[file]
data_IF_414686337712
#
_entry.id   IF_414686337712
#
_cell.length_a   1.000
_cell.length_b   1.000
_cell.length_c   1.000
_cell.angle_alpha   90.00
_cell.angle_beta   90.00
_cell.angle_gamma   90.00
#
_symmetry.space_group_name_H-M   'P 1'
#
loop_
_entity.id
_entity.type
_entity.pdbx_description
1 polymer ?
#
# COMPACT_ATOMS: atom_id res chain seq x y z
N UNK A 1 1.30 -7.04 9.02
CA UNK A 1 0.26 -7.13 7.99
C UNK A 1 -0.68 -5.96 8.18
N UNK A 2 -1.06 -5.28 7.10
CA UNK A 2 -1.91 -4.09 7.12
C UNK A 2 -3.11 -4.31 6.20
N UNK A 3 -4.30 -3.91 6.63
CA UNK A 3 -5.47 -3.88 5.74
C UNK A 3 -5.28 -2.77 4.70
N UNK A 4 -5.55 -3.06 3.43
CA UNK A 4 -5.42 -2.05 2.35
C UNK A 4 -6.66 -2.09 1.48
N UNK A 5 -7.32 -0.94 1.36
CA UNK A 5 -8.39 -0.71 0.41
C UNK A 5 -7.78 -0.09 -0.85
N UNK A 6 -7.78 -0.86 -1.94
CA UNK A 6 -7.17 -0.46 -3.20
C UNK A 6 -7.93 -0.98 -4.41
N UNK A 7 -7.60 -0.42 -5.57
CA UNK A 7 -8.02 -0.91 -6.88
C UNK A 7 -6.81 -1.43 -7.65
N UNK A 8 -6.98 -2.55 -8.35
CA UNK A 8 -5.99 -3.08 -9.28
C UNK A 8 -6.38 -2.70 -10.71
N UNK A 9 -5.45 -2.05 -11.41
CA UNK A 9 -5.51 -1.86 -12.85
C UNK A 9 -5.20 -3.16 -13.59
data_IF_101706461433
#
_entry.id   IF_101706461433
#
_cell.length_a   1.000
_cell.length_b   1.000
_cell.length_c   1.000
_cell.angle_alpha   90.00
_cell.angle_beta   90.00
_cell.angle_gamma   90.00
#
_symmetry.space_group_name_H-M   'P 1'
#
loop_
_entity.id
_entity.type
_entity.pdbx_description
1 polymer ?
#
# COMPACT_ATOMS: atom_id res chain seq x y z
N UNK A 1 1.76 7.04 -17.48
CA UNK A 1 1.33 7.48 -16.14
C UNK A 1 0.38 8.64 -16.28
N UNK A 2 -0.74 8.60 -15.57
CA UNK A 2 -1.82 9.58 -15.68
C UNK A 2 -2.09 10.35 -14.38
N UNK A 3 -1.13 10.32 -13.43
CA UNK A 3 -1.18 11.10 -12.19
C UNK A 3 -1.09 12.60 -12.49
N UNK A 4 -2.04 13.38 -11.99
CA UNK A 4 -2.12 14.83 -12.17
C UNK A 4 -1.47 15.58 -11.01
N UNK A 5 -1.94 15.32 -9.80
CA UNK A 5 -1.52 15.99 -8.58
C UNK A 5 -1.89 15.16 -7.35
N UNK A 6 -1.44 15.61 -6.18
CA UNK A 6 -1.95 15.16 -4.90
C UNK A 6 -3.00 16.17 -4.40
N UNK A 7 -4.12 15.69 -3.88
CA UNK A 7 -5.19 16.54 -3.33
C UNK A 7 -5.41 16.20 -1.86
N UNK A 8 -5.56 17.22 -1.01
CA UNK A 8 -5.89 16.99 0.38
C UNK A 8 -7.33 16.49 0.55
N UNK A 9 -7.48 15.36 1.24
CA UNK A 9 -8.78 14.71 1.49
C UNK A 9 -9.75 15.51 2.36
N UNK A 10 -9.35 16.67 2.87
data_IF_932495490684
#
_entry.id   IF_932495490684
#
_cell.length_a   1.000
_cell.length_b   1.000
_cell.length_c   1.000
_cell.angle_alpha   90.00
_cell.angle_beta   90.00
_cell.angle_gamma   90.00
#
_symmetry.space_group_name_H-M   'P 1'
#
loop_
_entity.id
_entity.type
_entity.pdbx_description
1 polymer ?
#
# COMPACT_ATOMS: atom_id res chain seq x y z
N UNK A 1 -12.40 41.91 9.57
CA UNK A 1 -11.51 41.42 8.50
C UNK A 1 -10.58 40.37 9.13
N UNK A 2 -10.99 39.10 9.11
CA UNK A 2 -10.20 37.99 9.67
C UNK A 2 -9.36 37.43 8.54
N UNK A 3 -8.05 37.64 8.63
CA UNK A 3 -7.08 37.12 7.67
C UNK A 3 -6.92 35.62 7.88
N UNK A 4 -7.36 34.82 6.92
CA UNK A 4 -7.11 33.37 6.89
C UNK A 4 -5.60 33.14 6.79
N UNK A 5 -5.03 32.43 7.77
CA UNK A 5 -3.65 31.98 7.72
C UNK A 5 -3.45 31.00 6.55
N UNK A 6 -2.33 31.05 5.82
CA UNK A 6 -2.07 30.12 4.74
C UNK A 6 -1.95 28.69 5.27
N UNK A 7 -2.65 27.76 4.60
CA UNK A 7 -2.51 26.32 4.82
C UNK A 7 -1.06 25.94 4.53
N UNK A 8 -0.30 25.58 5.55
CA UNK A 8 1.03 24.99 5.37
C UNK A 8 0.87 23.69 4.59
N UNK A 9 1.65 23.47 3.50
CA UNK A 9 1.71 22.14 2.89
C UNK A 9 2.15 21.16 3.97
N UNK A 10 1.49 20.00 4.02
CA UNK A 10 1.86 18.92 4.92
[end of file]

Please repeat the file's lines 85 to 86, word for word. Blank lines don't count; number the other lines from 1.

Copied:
C UNK A 6 -3.00 16.17 -4.40
N UNK A 7 -4.12 15.69 -3.88